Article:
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More facemill exercises. Make you own for a buck.

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  • #46
    Not yet but it will work just fine. This isn't the first such tool I have made. I make most of my tool holders with the exception of collets. There are many ways to skin the cat. A fly cutter type of tool is nothing more than a lathe bit that rotates instead of the work. You can recycle worn out end mills by grinding the end in the approximate shape of a regular lathe tool lying horizontally with some relief. It will do a very nice job of taking light cuts.
    Free software for calculating bolt circles and similar: Click Here

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    • #47
      I expected as much but -had- to ask!

      The fly cutter I use in my little benchtop mill has never done a satisfactory job IMHO. That is a good size for the material I work with mostly. Thanks for the post!
      Mike N

      Occasional maker of swarf.

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      • #48
        Originally posted by PaulT
        I would suspect its probably case hardened in the seat area, if you think about it there's no reason to do any more than case hardening on most tooling. But as I stated earlier, its still surprising how much high end tooling is not made from a particularly hard steel or even has case hardening.

        Paul T.
        It may be easier to just make it out of a hardenable tool steel and heat-treat the whole works. Case hardening isn't really so much easier than any other process.... it used to be a lot cheaper, but these days the process time likely costs as much as material is cheaper.

        I have a Sandvik cut-off tool that I needed to trim the shank of, because it was a size too big for my toolpost (5/8 instead of 1/2). That thing was harder than the hobs of hell, and it was hard right through.
        1601

        Keep eye on ball.
        Hashim Khan

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        • #49
          Just saw this thread - glad to see I'm not the only nut making bits from bolts. Mine was a quick one-use wood bit, turned on the mill and hand filed but not hardened:





          It's posted as a quick part of a long repair "blog" - -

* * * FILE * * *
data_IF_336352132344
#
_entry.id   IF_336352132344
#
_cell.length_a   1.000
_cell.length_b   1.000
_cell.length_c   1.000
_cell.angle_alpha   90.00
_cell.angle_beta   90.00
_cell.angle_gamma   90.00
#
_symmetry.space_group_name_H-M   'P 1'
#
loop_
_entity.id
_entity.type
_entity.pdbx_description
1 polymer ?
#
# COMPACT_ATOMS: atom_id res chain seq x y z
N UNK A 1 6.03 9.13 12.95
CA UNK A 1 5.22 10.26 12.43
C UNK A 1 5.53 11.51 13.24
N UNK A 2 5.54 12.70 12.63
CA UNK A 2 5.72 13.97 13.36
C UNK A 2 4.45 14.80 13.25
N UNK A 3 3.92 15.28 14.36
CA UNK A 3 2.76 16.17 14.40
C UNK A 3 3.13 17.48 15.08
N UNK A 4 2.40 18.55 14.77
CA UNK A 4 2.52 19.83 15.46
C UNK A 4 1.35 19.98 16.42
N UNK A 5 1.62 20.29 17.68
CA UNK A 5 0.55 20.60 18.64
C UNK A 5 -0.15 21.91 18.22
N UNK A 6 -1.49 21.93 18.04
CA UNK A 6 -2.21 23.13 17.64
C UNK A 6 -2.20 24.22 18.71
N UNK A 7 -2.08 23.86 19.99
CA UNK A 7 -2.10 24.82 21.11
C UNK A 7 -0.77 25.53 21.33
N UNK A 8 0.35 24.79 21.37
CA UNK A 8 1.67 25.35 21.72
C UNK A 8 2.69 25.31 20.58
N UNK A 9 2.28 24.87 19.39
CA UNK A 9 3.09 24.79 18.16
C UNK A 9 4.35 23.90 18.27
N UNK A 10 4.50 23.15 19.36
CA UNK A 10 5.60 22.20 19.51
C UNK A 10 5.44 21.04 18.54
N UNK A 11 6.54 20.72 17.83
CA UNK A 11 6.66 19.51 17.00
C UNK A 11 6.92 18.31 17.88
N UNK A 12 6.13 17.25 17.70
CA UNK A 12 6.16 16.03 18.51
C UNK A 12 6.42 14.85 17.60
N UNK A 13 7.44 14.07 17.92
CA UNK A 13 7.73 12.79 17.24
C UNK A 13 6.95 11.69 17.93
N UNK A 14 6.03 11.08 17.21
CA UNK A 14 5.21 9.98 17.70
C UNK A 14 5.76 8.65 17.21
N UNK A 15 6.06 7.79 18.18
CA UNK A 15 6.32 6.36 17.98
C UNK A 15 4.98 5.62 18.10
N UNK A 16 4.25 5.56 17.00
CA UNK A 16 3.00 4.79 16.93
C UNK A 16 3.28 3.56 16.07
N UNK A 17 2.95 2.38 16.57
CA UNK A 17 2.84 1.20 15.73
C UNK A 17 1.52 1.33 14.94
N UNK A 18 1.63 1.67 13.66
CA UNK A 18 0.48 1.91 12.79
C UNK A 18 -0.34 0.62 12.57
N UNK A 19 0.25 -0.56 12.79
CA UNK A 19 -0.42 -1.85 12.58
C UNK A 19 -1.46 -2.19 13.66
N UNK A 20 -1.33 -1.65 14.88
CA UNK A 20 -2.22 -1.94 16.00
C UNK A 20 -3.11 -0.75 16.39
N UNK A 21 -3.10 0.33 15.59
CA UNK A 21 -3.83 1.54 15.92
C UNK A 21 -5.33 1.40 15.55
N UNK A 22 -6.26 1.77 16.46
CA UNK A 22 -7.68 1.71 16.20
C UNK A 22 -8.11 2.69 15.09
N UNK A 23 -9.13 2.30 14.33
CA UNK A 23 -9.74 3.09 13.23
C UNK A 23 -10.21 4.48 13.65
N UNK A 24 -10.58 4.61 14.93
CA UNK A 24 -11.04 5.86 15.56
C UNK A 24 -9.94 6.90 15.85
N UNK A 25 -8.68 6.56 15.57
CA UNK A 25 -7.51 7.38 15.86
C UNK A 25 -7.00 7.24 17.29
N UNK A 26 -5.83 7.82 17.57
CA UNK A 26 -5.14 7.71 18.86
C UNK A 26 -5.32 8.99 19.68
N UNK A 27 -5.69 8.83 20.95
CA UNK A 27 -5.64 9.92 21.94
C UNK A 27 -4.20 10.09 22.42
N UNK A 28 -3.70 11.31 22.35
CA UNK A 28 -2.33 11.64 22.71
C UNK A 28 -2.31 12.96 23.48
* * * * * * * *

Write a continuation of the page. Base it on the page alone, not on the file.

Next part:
http://www.frets.com/FRETSPages/Blog...8/37d28_1.html
          Cheers,

          Frank Ford
          HomeShopTech

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          • #50
            Are you guys not concerned with the bolt threads damaging your collets, or have you removed the threads?

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            • #51
              They don't damage a lathe chuck. A collet clamps near the opening with little force much past that.
              Free software for calculating bolt circles and similar: Click Here

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              • #52
                If you are concerned about the threads, why not get a long bolt and cut them off...?

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                • #53
                  Originally posted by Tony Ennis
                  Are you guys not concerned with the bolt threads damaging your collets, or have you removed the threads?

                  Not me. You may notice that my bolt is just a regular one, not hardened.
                  Cheers,

                  Frank Ford
                  HomeShopTech

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                  • #54
                    That would booger an ER type collet if gripped on the threads....
                    Mike N

                    Occasional maker of swarf.

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                    • #55
                      Originally posted by Twmaster
                      That would booger an ER type collet if gripped on the threads....

                      Right. See my post # 52.

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                      • #56
                        It would do and even better job if it spun

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